What you need to know about SQL identity columns

As every other developer working with Microsoft SQL Server on-premise, you probably already came in contact with SQL IDENTITY columns. They are commonly used and are pretty straightforward… or at least they seem that way.

As an architect I regularly use them in my designs, but there are a few quirks I learned along the way that some of you might not have encountered yet.

Disclaimer: I’m not a DBA nor is this article intended for DBA’s, this is mainly directed towards developers.

So, now that we got our DBA disclaimer up….. ūüėČ
Here are some of the things you might now know yet…

You can only have 1 identity column in a table

When trying to create more than 1 identity column in a table, SQL Server will fail you:

CREATE TABLE [dbo].[Foo](
    [FirstId] [int] IDENTITY(1,1) NOT NULL,
    [SecondId] [int] IDENTITY(1,1) NOT NULL
)
Msg 2744, Level 16, State 2, Line 1
Multiple identity columns specified for table 'Foo'. Only one identity column per table is allowed.

There can only be one identity property per table and as such, there can only be one IDENTITY column.

Finding the value that was inserted

Older applications might use @@IDENTITY to return the last identity value inserted. However, if you use @@IDENTITY and insert into a table that runs a trigger and generates another identity value, you will get back the last value generated in any table.

That’s why you use SCOPE_IDENTITY() to return the inserted value. Every procedure, trigger, function and batch has it’s very own scope.
SCOPE_IDENTITY() shows the most recently inserted IDENTITY in the current scope (which ignores any triggers that might have fired).

Gaps in identity columns are normal #1 (Transactions)

When you use an INSERT statement against a table that has an IDENTITY column, the IDENTITY value increases whether the INSERT succeeds or fails.

If a transaction is rolled back, the new IDENTITY column value isn’t rolled back with it, so you might end up with gaps in your sequencing even when you’re not deleting any rows. This can be a problem when you’re creating sequences that can’t contain gaps, such as for invoice numbers.

That means: identity columns are a terrible way to determine sequencing!

FYI: The same applies for a SQL Server SEQUENCE (if you do not use the NOCACHE option)

Gaps in identity columns are normal #2 (AlwaysOn)

In a SQL Server AlwaysOn setup, you always have a primary and zero or more secondary replicas. You might use an IDENTITY column in a database which is synchronized in an Availability Group.

Due to the way IDENTITY columns are optimized for performance in SQL Server, SQL always reserves a range in memory to speed up the creation.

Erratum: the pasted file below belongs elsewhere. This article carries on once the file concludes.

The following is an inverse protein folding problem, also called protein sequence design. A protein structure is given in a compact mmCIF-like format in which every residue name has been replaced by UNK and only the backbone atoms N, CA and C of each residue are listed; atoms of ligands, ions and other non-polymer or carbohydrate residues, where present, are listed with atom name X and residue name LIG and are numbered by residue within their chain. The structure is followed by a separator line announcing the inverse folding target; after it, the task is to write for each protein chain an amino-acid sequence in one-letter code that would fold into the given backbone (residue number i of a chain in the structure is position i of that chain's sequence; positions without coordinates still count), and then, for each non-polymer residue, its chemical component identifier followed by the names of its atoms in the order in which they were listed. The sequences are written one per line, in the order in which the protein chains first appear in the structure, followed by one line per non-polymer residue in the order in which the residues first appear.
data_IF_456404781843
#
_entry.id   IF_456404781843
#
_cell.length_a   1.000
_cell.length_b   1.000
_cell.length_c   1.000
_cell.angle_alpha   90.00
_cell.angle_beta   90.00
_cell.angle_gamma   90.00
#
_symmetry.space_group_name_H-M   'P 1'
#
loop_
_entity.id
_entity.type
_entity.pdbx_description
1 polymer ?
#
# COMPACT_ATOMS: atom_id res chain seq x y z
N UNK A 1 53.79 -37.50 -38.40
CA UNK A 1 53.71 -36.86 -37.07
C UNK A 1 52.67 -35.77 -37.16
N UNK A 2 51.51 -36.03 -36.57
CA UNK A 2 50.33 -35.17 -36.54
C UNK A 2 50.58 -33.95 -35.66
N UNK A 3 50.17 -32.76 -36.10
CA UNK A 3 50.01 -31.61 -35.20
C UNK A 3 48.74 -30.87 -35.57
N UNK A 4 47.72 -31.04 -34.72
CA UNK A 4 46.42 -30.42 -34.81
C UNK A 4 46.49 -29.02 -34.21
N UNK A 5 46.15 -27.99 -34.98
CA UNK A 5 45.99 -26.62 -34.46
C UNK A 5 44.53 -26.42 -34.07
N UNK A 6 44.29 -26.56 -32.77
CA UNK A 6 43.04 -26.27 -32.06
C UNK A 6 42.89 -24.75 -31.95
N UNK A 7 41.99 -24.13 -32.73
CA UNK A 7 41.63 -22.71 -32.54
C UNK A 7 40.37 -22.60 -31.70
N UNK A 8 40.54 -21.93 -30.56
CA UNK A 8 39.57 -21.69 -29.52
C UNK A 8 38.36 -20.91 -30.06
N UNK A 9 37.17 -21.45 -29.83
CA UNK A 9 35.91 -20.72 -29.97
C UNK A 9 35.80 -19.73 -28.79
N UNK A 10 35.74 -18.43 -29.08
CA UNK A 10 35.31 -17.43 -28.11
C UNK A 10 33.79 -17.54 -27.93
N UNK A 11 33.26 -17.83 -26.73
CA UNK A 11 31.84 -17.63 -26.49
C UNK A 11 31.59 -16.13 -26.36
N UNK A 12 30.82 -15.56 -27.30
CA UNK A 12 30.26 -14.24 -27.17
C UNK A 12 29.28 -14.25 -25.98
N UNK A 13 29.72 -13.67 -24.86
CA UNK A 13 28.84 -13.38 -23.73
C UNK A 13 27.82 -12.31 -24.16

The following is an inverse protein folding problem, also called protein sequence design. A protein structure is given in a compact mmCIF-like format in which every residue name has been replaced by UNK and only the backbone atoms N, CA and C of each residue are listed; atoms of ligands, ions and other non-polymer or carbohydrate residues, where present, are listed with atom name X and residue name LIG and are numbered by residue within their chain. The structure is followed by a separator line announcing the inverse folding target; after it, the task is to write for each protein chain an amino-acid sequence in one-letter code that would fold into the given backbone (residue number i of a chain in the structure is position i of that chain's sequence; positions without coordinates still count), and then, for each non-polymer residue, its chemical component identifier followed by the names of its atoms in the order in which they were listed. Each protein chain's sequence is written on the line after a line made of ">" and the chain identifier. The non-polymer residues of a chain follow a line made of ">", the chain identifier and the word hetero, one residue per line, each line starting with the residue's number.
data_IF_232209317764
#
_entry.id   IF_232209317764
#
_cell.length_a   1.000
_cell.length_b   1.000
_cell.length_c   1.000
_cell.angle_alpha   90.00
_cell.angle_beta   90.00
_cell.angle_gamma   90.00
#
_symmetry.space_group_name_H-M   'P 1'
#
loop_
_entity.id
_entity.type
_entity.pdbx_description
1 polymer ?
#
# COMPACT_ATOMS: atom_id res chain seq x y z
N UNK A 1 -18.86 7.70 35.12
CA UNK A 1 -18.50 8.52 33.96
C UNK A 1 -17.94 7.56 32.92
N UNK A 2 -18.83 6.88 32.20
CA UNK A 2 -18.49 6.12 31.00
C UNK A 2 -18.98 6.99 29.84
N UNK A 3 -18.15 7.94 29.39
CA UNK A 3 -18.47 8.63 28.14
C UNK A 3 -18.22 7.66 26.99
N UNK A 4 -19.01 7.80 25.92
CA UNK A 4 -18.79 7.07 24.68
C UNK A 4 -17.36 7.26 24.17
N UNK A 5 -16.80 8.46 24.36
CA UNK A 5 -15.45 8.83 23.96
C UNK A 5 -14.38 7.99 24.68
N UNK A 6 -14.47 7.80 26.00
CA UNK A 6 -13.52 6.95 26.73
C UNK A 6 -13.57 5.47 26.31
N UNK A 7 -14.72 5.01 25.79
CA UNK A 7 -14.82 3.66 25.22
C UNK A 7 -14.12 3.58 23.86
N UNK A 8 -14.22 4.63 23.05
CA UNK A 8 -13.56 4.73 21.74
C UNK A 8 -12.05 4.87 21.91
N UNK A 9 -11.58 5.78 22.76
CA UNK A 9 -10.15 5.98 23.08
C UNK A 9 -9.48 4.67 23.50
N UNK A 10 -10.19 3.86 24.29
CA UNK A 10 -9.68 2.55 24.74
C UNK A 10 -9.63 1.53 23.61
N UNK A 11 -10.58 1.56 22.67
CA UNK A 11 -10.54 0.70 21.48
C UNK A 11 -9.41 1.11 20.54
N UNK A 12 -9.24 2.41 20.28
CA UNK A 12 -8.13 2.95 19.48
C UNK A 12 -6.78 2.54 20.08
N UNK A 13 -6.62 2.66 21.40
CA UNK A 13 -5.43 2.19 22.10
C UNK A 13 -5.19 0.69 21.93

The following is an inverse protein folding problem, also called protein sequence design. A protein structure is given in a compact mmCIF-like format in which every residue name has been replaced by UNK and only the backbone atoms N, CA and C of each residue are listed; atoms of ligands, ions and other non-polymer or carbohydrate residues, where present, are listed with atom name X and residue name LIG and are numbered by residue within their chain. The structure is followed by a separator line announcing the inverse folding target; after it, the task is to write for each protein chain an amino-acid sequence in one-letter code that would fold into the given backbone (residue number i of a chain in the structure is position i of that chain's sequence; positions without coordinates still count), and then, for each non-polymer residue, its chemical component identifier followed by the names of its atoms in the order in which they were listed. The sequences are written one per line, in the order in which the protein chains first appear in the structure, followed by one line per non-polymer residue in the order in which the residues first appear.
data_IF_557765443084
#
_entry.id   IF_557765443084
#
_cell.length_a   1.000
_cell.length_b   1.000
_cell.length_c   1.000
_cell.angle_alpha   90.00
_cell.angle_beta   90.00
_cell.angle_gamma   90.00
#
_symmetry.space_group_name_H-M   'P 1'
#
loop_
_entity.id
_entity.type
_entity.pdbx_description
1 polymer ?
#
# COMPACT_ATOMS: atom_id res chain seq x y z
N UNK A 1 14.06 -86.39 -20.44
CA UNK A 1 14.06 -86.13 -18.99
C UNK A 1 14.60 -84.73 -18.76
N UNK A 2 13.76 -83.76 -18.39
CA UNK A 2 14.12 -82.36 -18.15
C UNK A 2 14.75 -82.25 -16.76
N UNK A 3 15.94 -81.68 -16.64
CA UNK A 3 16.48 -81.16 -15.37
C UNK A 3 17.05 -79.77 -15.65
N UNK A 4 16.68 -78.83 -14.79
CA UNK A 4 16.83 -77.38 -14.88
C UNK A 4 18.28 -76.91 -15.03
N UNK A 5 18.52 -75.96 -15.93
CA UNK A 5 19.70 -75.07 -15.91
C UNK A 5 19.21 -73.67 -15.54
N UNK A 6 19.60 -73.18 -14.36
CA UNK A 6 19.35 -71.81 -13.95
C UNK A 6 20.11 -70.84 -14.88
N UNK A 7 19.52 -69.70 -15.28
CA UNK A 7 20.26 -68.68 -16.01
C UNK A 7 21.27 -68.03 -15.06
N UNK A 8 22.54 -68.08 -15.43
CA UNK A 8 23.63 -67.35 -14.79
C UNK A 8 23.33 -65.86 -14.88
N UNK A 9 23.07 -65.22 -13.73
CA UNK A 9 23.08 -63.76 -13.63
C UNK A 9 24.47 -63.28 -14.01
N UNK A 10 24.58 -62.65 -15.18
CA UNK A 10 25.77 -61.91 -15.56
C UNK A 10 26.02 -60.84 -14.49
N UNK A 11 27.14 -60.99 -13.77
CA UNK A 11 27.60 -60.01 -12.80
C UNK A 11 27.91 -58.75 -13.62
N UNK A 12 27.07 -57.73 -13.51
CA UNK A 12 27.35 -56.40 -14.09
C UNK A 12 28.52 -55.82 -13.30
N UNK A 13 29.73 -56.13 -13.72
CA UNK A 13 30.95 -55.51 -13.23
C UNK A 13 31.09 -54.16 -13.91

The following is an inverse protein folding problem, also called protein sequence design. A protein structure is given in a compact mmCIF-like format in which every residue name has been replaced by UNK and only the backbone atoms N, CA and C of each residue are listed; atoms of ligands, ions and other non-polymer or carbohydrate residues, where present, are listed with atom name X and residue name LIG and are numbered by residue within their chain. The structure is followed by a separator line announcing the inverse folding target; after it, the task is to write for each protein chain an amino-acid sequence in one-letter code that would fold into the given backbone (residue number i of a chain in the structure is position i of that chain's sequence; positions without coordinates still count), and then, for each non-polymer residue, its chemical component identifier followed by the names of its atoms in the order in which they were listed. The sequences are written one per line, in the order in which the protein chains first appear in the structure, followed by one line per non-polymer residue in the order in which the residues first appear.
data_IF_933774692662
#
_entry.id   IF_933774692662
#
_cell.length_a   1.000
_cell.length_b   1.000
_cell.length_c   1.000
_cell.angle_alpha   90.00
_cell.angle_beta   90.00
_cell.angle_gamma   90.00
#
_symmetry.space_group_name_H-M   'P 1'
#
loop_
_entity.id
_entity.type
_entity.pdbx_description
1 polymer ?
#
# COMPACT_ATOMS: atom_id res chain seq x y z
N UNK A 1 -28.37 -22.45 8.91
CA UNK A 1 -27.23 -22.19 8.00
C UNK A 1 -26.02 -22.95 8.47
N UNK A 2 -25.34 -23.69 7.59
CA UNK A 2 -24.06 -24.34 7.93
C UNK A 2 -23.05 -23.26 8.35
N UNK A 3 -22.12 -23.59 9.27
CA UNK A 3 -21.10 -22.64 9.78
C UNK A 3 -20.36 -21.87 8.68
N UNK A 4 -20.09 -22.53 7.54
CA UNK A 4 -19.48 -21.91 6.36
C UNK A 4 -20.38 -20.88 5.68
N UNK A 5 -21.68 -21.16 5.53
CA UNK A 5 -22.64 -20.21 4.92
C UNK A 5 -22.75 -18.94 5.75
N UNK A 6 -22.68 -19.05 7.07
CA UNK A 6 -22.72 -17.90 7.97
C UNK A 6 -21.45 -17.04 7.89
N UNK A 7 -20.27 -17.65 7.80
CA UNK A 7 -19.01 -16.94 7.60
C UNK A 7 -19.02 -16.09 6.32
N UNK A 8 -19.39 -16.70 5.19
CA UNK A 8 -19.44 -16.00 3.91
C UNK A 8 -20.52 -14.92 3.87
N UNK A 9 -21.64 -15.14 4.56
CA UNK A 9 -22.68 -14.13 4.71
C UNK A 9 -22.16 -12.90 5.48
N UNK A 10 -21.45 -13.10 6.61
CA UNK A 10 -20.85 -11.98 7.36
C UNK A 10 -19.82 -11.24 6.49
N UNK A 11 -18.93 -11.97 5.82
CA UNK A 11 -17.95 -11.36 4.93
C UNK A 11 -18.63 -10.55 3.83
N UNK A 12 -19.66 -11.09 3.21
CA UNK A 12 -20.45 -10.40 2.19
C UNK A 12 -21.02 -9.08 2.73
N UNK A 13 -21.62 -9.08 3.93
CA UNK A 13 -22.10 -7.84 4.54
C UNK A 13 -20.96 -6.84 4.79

When dealing with a fail-over between replicas, you might encounter gaps in the identity. Often an automatic fail-over will trigger a gap as opposed to a manual fail-over where it might happen less frequent.

More information on how to “fix” this:

FYI: The same applies for a SQL Server SEQUENCE (if you do not use the NOCACHE option)

Gaps in identity columns are normal #3 (Crashes or restarts)

If, for some reason, your SQL Server crashes, it is perfectly possible to have a gap in your values of your IDENTITY field.

The same reason applies as with #2:
Due to the way IDENTITY columns are optimized for performance in SQL Server, SQL always reserves a range in memory to speed up the creation. A crashed SQL Server service, might leave a gap as well.

Additionally, this can also occur just by restarting your SQL Server service or restarting your Windows Server, although it is much less likely.

More information on how to “fix” this:

Update: here’s an excellent example on how to simulate this behavior.

FYI: The same applies for a SQL Server SEQUENCE (if you do not use the NOCACHE option)

Truncating a table also resets its identity property

The TRUNCATE TABLE statement resets the IDENTITY property in the table to the seed. To keep the IDENTITY counter, use DELETE instead of TRUNCATE TABLE, but keep in mind that DELETE may be much slower because it’s fully logged in case your recovery model is set to Full.

 

If – after all of this – you’re left wondering with:
“This is fine and all, but I used an IDENTITY to create a sequential number in SQL because I didn’t know any better. I can’t do much to change it now, how do I proceed?”
I got just the thing for you!
Take a look at this awesome article: http://www.itprotoday.com/software-development/should-i-use-identity-or-not

It provided you with two awesome alternatives.

 

Hope this suits your needs. Let me know in the comments if I missed something.

Cheers,
Pieter

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